Since that fateful day more than 50 years ago the Suns have been one of the more consistently good franchises in the league. They’ve made the playoffs 30 times, led by all-time greats like Paul Westphal, Barkley, and Steve Nash. But that success has come at a price. As much as Wolves fans will never get over the Joe Smith debacle, trading Ray Allen for Stephon Marbury, or David Kaaaaaaaaahn, Suns fans have their own trauma. There was the phantom Celtics timeout in the ‘76 finals, the Walter Davis travel in against the Seattle SuperSonics in ‘79, John Paxson’s game-winner in game six of the NBA Finals in ‘93, the Robert Horry hip-check that injured Steve Nash in ‘07, and Eric Bledsoe tweeting “I don’t wanna be here”.
It’s been 10 years since the Suns last made the playoffs, and in that time Phoenix was almost as abysmal as Minnesota. But the last few seasons should give hope to any Wolves fans that are on the brink of finally giving up altogether.
First, Phoenix took a chance on Devin Booker with the 13th pick in the 2015 NBA Draft. Booker repaid their faith by working his ass off to become a two-time All-Star and one of the best offensive weapons in the game. Then in 2018 they stuck to their guns and drafted Deandre Ayton first overall ahead of the wonderboy Luka Doncic and ascendant superstar Trae Young. After missing 25 games last season due to a PED suspension, Ayton figured out his role and is averaging 16.5 points and 12.2 rebounds per game on 71.1 percent shooting in his first playoffs. The final piece of the puzzle was trading for Chris Paul. Just two years ago, the Point God had what many people thought was one of the worst contracts in the league and was dumped on a rebuilding Oklahoma City Thunder team. Now he’s two games away from his first championship after 16 seasons in the league.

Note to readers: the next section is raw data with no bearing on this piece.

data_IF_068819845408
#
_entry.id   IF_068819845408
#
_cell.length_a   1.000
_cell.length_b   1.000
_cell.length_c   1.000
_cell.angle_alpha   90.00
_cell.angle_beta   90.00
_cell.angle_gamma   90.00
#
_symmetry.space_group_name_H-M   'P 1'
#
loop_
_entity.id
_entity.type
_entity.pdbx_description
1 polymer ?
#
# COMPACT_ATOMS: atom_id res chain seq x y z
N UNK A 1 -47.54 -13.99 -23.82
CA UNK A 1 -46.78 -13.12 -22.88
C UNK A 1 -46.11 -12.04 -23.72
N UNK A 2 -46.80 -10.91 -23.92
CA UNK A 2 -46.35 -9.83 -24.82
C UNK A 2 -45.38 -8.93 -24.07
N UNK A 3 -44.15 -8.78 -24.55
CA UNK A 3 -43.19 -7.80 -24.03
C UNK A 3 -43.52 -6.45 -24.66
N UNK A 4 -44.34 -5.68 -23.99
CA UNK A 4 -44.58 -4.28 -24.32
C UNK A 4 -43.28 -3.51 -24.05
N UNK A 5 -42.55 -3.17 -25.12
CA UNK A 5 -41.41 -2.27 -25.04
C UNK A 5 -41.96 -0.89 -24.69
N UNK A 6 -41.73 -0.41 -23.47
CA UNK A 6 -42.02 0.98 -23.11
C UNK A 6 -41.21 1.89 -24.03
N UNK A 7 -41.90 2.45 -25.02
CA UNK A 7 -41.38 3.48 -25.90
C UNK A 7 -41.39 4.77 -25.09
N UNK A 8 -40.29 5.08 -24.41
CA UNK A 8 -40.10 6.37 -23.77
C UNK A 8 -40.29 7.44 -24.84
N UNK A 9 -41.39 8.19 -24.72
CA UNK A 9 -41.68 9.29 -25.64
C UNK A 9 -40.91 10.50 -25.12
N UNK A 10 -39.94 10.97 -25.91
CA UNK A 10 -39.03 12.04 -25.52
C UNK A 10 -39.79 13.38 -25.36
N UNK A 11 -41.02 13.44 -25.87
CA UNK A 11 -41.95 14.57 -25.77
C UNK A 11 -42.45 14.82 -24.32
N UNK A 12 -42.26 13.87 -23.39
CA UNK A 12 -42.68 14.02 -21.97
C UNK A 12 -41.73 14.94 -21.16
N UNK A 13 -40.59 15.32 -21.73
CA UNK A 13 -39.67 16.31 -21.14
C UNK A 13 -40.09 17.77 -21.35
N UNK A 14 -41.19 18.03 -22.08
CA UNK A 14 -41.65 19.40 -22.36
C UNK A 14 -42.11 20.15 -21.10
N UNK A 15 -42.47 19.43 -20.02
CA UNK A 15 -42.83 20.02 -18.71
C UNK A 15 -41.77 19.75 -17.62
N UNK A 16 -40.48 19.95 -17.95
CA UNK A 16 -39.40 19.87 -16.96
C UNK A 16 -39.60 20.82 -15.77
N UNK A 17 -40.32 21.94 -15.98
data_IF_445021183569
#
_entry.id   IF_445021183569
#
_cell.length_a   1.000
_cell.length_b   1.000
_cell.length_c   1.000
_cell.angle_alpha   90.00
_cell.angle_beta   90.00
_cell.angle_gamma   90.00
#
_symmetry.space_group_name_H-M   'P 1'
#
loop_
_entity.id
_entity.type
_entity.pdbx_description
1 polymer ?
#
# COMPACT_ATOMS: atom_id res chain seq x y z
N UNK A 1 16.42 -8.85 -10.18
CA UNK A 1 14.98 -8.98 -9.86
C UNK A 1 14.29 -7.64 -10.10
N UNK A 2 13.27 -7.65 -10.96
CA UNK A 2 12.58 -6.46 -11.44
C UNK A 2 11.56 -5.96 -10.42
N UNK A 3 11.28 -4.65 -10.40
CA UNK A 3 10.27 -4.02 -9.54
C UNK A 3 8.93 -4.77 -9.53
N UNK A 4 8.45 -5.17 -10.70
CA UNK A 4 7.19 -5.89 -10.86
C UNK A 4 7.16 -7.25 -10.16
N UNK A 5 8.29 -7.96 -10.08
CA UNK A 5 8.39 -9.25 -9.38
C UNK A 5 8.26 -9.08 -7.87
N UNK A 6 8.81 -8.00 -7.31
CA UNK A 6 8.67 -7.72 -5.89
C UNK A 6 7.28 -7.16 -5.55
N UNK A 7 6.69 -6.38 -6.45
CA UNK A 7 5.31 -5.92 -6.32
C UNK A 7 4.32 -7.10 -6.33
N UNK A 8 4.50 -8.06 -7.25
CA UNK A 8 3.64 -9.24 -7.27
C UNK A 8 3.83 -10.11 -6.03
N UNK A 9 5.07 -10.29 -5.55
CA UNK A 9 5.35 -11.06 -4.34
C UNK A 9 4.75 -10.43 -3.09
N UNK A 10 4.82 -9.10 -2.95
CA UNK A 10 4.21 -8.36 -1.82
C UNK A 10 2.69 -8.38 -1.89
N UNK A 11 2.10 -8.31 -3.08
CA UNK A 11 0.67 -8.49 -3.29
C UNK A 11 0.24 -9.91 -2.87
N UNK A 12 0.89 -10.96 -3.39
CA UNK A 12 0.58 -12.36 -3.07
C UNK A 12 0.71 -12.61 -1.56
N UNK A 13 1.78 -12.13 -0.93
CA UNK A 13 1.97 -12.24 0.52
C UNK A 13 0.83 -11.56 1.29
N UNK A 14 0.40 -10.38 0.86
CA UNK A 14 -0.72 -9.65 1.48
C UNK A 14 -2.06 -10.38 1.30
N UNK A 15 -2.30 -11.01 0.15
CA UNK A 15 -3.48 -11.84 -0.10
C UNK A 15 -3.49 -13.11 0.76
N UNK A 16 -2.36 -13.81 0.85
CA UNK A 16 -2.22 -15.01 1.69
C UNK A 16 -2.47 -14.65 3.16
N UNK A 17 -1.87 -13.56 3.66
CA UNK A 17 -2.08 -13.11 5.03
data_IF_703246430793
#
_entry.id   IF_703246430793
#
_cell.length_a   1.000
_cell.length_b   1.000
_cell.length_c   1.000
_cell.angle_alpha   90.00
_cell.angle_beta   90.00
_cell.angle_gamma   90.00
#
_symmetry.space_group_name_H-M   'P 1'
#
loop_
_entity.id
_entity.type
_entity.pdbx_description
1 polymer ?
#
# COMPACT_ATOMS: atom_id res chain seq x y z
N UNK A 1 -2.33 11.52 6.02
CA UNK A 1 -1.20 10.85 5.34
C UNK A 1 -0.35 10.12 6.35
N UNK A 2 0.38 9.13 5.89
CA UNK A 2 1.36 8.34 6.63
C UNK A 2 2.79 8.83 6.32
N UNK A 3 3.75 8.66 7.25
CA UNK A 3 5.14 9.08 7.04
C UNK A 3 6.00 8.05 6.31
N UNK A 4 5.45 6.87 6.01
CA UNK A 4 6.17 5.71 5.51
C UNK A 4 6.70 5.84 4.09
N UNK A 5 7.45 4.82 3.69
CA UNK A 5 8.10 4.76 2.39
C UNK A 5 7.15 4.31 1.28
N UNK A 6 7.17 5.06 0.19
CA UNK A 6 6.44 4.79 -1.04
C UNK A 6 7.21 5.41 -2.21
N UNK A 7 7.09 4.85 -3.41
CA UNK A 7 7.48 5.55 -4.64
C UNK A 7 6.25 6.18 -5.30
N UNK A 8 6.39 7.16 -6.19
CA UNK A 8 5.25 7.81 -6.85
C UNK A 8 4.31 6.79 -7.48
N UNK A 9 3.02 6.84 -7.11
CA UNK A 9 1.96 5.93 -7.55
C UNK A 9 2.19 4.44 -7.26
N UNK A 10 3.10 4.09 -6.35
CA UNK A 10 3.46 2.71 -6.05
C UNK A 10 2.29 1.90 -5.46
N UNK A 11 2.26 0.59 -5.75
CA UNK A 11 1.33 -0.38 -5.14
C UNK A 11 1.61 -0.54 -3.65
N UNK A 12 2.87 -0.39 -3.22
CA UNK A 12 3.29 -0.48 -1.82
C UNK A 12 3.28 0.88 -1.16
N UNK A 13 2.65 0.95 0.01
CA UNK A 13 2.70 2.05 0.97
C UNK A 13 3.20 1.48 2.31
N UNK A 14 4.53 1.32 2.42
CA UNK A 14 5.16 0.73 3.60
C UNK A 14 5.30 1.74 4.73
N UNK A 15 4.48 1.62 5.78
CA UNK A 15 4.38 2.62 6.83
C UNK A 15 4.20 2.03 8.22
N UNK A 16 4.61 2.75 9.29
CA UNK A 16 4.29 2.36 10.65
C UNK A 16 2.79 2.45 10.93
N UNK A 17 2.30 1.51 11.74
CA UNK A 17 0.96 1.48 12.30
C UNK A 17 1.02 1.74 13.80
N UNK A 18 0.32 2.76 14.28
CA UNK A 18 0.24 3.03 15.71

Since the coin flip, the Bucks have been just as consistent as the Suns, making the playoffs 33 times. But they hadn’t made the finals since Nixon resigned and have had their share of heartbreaks in the last half-century. After winning the championship in ‘71 and making the finals in ‘74, Abdul-Jabbar pulled the ‘70s version of a Bledsoe. The superstar didn’t want to be there anymore and strong-armed his way to the Lakers in 1975. Julius Erving famously didn’t want to play there after the Bucks drafted him in 1972. And they traded prime Allen for 28 games of 34-year-old Gary Payton in ‘03.